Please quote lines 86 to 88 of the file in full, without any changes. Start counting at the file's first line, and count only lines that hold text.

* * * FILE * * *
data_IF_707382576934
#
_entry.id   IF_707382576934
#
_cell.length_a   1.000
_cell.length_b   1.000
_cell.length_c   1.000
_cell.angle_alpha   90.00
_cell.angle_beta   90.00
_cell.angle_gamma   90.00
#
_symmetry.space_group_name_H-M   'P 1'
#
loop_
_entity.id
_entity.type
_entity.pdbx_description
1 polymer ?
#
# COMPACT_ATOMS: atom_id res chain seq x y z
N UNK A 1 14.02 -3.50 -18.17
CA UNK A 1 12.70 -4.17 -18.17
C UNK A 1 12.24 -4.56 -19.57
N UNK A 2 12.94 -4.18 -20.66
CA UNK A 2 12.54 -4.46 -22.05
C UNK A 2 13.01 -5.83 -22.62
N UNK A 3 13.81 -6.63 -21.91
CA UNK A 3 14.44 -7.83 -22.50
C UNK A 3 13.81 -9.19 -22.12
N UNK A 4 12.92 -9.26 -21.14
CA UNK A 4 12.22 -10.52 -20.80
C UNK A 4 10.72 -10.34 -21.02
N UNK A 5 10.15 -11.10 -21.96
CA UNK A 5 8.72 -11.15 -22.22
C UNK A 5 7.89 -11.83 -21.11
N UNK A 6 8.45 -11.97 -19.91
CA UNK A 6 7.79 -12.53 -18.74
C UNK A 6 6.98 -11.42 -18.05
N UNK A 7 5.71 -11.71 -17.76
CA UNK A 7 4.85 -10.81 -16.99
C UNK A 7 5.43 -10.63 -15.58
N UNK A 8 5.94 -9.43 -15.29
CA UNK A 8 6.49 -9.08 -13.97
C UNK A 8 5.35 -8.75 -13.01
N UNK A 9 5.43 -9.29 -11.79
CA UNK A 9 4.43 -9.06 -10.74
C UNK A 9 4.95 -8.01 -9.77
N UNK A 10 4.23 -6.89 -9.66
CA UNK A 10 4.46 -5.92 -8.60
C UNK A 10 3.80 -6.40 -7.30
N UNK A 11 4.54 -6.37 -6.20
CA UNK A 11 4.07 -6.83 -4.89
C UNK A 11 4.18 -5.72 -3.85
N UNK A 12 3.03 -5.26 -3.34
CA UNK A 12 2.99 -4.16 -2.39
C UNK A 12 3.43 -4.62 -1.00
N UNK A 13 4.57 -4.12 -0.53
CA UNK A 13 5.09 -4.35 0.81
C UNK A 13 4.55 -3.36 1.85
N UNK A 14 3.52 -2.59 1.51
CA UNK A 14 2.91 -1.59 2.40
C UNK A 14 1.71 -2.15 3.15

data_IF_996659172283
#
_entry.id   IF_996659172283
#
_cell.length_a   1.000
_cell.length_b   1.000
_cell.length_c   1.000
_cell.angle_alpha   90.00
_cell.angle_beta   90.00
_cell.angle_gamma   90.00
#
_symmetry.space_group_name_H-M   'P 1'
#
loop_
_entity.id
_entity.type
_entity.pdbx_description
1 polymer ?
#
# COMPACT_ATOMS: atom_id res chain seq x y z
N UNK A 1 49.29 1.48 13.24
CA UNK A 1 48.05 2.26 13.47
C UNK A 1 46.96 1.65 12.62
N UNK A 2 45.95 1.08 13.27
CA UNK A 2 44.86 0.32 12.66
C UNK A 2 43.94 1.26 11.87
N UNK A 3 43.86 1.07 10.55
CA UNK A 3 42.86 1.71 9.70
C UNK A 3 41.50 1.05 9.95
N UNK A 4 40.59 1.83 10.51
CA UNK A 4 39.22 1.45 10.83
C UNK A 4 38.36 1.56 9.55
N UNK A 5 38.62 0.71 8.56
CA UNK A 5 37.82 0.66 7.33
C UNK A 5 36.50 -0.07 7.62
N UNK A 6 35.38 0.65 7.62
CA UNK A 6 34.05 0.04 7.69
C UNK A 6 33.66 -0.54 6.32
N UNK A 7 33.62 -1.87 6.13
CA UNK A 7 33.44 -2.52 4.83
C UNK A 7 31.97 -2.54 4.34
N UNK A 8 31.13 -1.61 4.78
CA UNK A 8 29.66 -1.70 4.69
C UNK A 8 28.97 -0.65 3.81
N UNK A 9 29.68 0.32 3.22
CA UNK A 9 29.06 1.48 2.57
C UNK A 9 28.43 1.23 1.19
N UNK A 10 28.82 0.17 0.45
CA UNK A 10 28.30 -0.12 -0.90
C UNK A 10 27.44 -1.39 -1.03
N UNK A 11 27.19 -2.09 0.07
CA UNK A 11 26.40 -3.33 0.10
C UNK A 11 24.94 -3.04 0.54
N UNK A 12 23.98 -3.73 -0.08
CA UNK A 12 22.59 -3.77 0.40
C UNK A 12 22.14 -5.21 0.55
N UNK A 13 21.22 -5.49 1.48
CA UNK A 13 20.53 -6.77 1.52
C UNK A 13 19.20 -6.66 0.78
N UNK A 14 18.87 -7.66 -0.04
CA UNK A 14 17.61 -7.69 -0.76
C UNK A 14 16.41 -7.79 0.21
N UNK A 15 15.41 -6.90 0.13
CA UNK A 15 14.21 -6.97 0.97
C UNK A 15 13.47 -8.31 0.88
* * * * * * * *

N UNK A 2 45.95 1.08 13.27
CA UNK A 2 44.86 0.32 12.66
C UNK A 2 43.94 1.26 11.87